Students Staff

08 April 2015

"Not a name one ever forgot": The lasting impact of the liberation of Bergen-Belsen

Professor Rainer Schulze

Professor Rainer Schulze speaking at this year's Dora Love Prize evening

Bergen-Belsen “was not a name one ever forgot and became a place of horror long before Auschwitz.”

This is how playwright Alan Bennett remembers the images of the liberation of Bergen-Belsen which he saw in 1945 as an 11-year old boy in the newsreels shown at the Playhouse cinema on Guildford High Street.

Professor Rainer Schulze from the University of Essex will explore why these images had such a lasting impact in Britain as part of the official conference held in Germany to mark the 70th anniversary of the concentration camp’s liberation.

Bergen-Belsen was the first main concentration camp which fell into British hands, and the troops were completely unprepared for what they uncovered on 15 April 1945.

A team of the British Army Film and Photographic Unit began documenting the conditions in full by photographs and film on the following morning, producing a large collection of what constitutes some of the most moving and at the same time distressing images of the Second World War. It is these images which have become so deeply engrained in public consciousness – particularly in Britain.

The conference will trace the end of World War Two in Lower Saxony, the liberation of Bergen-Belsen and its long shadow. It will be held in Hannover – the capital of Lower Saxony, the German state in which Bergen-Belsen is located, on the day of the anniversary, 15 April.

Professor Schulze will discuss how the position of Bergen-Belsen has developed within British and German cultural memory since 1945 and what role it plays today in the European memory landscape. In the dominant British narrative as it slowly evolved, Bergen-Belsen became the Nazi horror camp par excellence, universalised and de-individualised. The liberation of Bergen-Belsen was transformed in British collective memory into a triumph in the British battle against Nazi Germany: ‘Britain’s finest hour’.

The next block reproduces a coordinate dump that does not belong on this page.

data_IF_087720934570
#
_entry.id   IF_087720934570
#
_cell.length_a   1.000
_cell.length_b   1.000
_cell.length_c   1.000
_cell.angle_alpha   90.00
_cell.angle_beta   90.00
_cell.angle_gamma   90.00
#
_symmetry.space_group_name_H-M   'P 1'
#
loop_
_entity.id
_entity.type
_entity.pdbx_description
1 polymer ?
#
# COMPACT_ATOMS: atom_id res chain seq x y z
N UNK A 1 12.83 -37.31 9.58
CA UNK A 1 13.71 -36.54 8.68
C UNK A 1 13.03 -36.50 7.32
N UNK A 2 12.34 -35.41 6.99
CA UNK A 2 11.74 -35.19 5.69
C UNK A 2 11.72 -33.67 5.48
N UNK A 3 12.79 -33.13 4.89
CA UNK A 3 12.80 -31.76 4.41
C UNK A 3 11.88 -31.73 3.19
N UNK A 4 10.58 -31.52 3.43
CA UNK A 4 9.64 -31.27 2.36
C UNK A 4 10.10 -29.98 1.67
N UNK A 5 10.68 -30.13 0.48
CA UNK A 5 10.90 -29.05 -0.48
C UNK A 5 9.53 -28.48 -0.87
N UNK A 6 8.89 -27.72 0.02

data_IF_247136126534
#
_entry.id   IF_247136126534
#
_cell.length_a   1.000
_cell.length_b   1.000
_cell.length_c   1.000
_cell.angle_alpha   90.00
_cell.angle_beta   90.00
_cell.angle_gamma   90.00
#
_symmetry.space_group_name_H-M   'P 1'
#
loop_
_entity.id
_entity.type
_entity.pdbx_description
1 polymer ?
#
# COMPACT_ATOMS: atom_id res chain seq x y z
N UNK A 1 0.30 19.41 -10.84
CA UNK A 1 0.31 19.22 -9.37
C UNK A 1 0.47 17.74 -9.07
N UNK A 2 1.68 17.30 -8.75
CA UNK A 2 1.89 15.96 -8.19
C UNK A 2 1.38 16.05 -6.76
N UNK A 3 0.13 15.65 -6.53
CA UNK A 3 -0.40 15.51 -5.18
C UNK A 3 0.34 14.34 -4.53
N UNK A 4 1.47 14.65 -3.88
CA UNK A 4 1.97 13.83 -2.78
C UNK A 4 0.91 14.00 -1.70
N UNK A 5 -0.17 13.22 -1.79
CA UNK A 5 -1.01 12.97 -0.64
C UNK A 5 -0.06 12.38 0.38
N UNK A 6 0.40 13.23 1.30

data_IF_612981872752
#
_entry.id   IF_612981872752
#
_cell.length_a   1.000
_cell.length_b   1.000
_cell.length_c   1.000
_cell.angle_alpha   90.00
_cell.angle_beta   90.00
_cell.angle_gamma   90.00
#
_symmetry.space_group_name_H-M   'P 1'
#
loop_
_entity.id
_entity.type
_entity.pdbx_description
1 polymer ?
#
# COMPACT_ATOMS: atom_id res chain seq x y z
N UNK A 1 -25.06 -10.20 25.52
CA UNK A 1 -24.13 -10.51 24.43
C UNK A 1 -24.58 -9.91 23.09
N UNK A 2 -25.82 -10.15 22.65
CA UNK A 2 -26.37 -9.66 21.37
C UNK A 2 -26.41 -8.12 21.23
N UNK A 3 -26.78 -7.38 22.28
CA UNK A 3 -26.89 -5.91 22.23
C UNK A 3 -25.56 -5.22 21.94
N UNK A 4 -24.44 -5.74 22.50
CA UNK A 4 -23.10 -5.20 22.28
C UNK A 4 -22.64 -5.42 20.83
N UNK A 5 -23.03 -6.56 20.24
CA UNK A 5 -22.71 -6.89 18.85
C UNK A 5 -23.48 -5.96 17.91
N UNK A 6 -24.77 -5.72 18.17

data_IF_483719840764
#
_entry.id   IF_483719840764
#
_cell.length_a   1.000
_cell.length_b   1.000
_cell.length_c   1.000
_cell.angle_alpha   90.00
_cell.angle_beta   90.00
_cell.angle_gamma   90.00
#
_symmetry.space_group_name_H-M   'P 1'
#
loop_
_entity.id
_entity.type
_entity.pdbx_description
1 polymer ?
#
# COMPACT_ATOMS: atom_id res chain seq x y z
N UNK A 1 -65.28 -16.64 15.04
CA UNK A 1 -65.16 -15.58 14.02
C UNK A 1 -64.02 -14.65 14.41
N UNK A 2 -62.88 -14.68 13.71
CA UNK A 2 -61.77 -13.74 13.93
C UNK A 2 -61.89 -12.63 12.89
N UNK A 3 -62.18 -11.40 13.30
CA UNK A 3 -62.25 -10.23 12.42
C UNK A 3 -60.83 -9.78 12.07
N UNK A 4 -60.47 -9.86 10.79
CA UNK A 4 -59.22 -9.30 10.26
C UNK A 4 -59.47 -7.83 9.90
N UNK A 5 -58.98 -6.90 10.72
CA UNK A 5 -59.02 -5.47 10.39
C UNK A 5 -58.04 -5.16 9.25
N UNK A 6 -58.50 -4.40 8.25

Professor Schulze said: “The images of Bergen-Belsen confirmed to the wider British public that the British Army had fought a morally and ethically justified war, and that all the personal and collective sacrifices made to win the war had been vindicated: the liberation of Bergen-Belsen came to embody everything Britain had fought for in the Second World War.

“In contrast, Germany and within the immediate area around Bergen-Belsen itself, there was a long period of silence and of concealing the memory of what happened until the history of this place slowly started to reemerge and be remembered again .

“Bergen-Belsen is still a site of competing and conflicting narratives. Different groups have different memories of Bergen-Belsen which have evolved over time, and there were points when these memories seemed almost incompatible.”

The conference is organised by the Foundation for Lower Saxony Memorials, the German War Graves Commission, the Education Association for Work and Life of Lower Saxony, the European Information Centre and the Lower Saxony Ministry of Education.

Full details (in German) are here:

Professor Schulze is Professor of Modern European History at the University of Essex and a Member of the Human Rights Centre. His research has focused on the history of Bergen-Belsen and the history of genocides and forced migrations in twentieth-century Europe. From 2000 to 2007 he worked as one of the project leaders for the international team of researchers preparing a new permanent exhibition at the Gedenkstätte Bergen-Belsen. In 2005 he became a member of the International Experts' Commission for the Redevelopment of the Gedenkstätte Bergen-Belsen, the only representative from the United Kingdom.

He was one of the historical consultants on André Singer's acclaimed documentary Night Will Fall (2014) and on the recently restored and completed historical documentary German Concentration Camps Factual Survey (1945/2014).

He is the co-ordinator of the annual Holocaust Memorial Week at the University of Essex and of the Dora Love Prize, and the founding editor of the journal The Holocaust in History and Memory. The latest edition of the Journal will be released next week.

For more information about The Holocaust in History and Memory go to:

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